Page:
Branding is just another name for creating a perception. Branding isn’t your company name. It’s not a tag line. It’s not a logo. When marketers ask, “How do we want to brand this product?” what they’re really asking is how they want their audience to think about that product once it comes to market.
A brand is a promise. It’s an expectation of an experience. The company and tag line and logo and brand colors only exist to call that experience to mind. Brands can meet that expectation, exceed that expectation … or in the worst cases, fall short of that expectation.
The Rise of user-generated content
Google’s CEO, Eric Schmidt, is now famous for having said,
“Every two days now we create as much information as we did from the dawn of civilization up until 2003.”
As marketers, we try to convince customers and prospects to generate content about our brands. In other words, to talk about us. How do we inspire people to generate content? To talk about us on Facebook and Twitter, to increase our audience? Increasingly, we inspire our customers with brand experiences and by publishing own content.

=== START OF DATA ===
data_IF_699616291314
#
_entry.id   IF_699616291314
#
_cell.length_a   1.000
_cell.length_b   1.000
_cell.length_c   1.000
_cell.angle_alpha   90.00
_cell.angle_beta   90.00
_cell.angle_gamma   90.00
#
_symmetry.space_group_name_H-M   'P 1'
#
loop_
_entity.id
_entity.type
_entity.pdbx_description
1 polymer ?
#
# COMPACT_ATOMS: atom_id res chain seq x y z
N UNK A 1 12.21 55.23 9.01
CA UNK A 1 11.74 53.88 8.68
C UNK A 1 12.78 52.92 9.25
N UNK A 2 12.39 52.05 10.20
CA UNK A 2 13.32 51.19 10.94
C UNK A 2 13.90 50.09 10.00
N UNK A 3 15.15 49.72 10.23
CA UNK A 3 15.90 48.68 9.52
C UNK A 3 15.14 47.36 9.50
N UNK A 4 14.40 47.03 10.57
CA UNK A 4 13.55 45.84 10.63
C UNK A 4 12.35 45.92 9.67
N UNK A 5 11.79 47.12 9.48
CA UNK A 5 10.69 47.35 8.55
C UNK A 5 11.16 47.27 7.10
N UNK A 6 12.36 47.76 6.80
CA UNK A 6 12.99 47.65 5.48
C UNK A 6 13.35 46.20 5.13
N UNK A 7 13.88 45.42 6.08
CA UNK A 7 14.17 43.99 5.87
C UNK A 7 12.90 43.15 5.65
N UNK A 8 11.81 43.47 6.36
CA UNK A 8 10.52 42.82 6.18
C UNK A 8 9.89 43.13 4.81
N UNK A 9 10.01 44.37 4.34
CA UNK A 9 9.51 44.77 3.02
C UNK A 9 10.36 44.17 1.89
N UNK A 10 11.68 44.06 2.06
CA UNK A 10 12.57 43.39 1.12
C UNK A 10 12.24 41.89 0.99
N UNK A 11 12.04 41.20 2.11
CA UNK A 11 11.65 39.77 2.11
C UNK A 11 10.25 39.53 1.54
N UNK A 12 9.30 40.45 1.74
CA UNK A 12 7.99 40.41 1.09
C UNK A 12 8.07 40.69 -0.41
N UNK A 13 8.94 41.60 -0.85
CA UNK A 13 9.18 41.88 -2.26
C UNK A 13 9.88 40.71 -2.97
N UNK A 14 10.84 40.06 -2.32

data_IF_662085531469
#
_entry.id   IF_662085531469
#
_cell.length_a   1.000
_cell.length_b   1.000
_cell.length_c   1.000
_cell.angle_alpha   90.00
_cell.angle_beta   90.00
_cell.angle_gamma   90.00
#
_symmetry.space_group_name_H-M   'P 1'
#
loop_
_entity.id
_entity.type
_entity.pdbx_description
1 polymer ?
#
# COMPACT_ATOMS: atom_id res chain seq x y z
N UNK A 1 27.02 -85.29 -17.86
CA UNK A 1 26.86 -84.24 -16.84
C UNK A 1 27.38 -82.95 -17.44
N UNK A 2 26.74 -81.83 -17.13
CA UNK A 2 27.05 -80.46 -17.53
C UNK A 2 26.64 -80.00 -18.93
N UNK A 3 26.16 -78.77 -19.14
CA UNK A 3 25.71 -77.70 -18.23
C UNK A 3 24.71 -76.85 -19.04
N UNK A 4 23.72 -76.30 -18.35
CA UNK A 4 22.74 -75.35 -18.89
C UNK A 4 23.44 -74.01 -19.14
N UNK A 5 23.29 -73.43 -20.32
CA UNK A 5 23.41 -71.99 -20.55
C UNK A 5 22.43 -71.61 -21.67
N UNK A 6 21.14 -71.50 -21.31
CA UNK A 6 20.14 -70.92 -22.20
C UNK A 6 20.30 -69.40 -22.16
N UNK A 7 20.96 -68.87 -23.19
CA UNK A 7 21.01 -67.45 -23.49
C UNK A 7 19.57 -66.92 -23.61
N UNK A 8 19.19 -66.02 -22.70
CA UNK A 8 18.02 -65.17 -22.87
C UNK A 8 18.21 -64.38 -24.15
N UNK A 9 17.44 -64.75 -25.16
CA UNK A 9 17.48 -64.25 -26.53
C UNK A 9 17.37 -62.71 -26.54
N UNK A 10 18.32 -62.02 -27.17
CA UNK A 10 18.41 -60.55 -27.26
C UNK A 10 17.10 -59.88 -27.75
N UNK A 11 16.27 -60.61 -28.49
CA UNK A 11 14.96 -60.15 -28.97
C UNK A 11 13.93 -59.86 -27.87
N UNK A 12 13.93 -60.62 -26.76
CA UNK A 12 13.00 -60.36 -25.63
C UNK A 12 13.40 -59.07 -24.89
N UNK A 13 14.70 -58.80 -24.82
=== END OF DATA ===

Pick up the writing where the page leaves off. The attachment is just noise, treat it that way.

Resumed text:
Content is currency
“Today’s web is an endless 27/7 cycle fed by content and social actions In this cycle, brands are realizing that content is currency” ~ Bryan Rhoads, global content strategy, Intel
Content is currency — something we trade for our audience’s attention. That currency becomes more valuable every time it’s shared by someone other than ourselves. It’s our job to create content worth sharing. How it’s shared isn’t up to us.
If you take a look at this infographic, created by PRWeb, you’ll see an array of content marketing options — each with its own balance of difficulty and value.
Click here for the full-sized infographic.
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